Riding the Highs and Lows of the Canadian NHL Teams

Jason HackettAnalyst INovember 29, 2007

Once again there are three Canadian teams in playoff positions and three Canadian teams in dire need of help.

Why is their such parity for half of the Canadian teams? This is after all Canada's game, isn't it?

We can write off the Oilers, as they are in rebuilding mode, and are years away from returning to being the steady playoff bound team they once were. Thus, wasting time talking about them is useless. No offense, but when you rebuild, you are not expected to get much bang for your buck right away. It's a long term investment, not a scratch a nd win lottery ticket!

So lets move on to the Buds. The Maple Leafs have been the butt end of many jokes over the years—everything from the "Bud" ugly (that is my own creation!) to the model of a team that you do not want to replicate.

Lets face it: Toronto is a hockey town, there is no denying that, and with that comes a need to produce every year. There is no bones about it that when the team or a player isn't up to par, the fans, media, and anyone with a voice will let them know it.

The Leafs have always been known to dump draft picks for veterans at the trade deadline—that is where we start having problems. While other teams look at the draft as a cheap way to rebuild franchises, the Leafs have almost nothing to show for it.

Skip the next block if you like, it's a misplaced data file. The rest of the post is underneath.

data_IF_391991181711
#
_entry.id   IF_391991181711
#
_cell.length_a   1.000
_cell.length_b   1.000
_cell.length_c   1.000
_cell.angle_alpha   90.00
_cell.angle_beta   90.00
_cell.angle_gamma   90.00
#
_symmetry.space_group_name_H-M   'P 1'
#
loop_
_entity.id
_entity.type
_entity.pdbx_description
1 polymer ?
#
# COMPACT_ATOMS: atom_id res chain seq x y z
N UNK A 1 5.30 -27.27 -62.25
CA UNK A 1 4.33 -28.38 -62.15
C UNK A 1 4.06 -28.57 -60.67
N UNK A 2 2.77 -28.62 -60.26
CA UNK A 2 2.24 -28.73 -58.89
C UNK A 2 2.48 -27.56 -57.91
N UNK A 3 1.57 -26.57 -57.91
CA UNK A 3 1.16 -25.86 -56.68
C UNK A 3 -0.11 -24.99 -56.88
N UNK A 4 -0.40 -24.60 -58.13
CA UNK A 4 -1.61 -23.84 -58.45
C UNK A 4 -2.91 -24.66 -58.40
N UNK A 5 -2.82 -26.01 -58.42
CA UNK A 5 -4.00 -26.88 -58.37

Since 1990, the Maple Leafs have basically bombed out of the gate until 2000. Let's start with the first two picks they selected in the 1990 draft, Berehowski and Potvin.

Can't complain about Potvin—but instead of Berehowski, they could have selected Martin Brodeur. You know Martin Brodeur? 500 wins and counting? That would solve their so-called goaltending problem, wouldn't it?

The drafting problem is more then skin though, as only two draftees of the Maple Leafs have more then 300 career points (Modin and Kaberle). The recent years have seen Pogge, Wellwood, Steen, and Stajan giving the Leafs a little more glimmer of hope, but again it's highly doubtful that any of these guys will be franchise players.

The top two picks of the last five years have been Boyes and Pogge—Boyes of course was traded, and Pogge will probably not see the light of day in a Leafs jersey unless there is an injury or a trade involved.

Of course, you can't just look at the Draft as the only problem, as you also have to look at the Leafs neglecting their weakness. The Leafs have been known for having bad defense for years on end, with last season being no different. So the Leafs go out and sign forward Jason Blake and trade for Vessa Toskala, a goalie. Neither of which have solved their defensive woes on the blueline, as they are not defensemen.